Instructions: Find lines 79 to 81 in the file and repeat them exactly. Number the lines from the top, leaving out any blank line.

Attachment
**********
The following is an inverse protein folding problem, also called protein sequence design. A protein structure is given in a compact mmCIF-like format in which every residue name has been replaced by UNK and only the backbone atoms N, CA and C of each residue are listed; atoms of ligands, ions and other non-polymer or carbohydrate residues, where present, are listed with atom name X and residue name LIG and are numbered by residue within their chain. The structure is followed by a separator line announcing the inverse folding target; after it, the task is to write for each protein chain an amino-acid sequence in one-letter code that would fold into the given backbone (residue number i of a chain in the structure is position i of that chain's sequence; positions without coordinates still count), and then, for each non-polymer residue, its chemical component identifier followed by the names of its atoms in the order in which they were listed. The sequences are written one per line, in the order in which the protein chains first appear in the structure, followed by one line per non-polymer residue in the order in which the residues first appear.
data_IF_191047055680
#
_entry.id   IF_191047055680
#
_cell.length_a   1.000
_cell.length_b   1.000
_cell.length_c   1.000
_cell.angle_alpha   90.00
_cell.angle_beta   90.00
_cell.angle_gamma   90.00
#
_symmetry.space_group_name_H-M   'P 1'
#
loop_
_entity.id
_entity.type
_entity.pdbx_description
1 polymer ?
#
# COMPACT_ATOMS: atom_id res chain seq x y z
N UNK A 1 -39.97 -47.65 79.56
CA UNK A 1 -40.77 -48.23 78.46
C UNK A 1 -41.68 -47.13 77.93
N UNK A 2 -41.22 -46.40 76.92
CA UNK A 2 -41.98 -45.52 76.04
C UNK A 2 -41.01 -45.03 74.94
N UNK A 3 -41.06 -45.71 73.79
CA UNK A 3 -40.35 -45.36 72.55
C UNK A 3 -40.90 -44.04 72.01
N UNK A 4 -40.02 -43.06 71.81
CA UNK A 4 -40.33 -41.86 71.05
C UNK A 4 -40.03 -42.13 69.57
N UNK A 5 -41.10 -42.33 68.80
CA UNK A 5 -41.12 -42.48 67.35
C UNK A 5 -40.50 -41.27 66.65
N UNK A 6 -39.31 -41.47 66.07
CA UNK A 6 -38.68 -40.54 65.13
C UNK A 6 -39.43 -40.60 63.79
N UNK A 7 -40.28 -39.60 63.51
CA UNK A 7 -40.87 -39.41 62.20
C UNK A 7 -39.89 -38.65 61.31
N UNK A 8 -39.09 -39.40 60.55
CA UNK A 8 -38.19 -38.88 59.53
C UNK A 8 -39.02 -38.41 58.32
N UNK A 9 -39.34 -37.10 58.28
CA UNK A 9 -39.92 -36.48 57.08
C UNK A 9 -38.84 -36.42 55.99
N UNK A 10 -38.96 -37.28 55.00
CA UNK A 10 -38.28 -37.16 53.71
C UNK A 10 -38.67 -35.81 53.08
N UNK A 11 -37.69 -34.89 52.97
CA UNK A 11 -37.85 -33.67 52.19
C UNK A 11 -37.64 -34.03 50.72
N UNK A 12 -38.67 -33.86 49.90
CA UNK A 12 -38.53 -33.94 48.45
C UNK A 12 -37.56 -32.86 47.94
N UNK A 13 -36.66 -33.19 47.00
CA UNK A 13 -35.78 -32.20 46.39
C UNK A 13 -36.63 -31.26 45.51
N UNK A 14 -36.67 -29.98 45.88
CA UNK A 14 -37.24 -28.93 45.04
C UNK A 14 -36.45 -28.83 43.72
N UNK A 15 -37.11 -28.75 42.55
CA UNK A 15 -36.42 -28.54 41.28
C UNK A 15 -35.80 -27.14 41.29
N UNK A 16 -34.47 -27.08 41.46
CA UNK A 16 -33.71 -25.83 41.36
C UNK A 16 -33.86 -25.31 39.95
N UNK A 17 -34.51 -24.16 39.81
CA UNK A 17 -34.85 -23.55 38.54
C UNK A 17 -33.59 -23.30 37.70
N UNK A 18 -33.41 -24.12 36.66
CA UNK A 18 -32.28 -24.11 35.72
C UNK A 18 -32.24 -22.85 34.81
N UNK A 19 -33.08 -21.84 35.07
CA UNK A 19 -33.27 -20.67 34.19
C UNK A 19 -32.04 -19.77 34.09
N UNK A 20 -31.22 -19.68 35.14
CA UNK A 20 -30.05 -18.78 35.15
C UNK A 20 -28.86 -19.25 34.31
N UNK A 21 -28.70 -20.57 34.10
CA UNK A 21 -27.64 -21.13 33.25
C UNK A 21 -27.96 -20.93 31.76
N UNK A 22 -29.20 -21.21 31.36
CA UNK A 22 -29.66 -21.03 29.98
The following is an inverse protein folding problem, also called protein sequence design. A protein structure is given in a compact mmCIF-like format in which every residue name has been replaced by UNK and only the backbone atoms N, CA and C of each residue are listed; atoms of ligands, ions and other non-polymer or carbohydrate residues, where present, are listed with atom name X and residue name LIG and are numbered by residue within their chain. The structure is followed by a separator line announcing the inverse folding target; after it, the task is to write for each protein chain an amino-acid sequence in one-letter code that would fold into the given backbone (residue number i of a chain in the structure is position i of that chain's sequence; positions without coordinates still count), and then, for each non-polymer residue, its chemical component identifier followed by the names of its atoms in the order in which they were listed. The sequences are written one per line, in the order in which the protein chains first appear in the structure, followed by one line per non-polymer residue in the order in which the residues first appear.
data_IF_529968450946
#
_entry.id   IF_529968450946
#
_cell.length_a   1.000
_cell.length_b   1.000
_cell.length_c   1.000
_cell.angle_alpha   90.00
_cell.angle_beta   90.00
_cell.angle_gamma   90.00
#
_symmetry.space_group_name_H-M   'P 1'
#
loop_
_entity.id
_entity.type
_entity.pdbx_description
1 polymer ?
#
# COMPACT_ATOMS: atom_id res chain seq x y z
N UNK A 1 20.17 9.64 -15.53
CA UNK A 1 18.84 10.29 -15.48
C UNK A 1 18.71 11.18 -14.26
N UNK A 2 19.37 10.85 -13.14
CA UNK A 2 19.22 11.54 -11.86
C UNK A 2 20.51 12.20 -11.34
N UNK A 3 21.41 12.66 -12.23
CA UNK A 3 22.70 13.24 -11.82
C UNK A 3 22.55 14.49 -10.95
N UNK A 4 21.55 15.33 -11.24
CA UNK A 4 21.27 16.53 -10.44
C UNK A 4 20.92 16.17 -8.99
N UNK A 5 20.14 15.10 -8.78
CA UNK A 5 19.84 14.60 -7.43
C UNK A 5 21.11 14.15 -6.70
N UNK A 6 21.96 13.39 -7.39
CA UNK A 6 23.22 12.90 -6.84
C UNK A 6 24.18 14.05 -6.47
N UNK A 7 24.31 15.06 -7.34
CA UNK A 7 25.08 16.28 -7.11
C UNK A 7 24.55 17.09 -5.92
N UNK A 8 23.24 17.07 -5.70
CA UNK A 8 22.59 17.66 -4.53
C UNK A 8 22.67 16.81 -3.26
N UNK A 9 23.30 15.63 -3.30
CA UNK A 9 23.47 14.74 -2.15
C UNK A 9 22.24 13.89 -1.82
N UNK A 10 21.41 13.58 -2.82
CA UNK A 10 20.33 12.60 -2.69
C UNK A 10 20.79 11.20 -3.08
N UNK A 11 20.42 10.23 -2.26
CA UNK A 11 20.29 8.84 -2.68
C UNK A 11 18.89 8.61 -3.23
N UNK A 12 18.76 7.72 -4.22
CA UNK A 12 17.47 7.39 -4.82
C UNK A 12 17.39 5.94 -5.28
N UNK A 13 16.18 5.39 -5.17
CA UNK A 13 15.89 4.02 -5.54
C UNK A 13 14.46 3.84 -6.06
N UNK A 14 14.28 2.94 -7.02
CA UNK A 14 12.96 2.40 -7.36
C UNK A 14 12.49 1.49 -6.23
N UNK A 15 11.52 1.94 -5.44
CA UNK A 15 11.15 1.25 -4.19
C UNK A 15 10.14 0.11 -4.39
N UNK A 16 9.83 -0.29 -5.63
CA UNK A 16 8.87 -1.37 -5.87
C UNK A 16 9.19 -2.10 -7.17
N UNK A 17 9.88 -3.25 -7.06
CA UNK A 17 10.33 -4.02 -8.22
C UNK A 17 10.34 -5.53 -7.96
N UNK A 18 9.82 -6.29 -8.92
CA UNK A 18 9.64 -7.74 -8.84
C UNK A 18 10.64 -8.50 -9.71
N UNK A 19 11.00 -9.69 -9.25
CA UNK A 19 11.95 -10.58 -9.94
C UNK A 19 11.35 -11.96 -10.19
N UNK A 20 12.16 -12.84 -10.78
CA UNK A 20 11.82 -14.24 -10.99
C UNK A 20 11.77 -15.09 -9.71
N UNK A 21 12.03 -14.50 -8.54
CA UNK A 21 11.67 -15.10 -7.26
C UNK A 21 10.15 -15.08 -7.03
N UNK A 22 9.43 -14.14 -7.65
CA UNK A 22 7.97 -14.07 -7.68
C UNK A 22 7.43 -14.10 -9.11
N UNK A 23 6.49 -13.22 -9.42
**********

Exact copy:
N UNK A 20 -31.22 -19.68 35.14
CA UNK A 20 -30.05 -18.78 35.15
C UNK A 20 -28.86 -19.25 34.31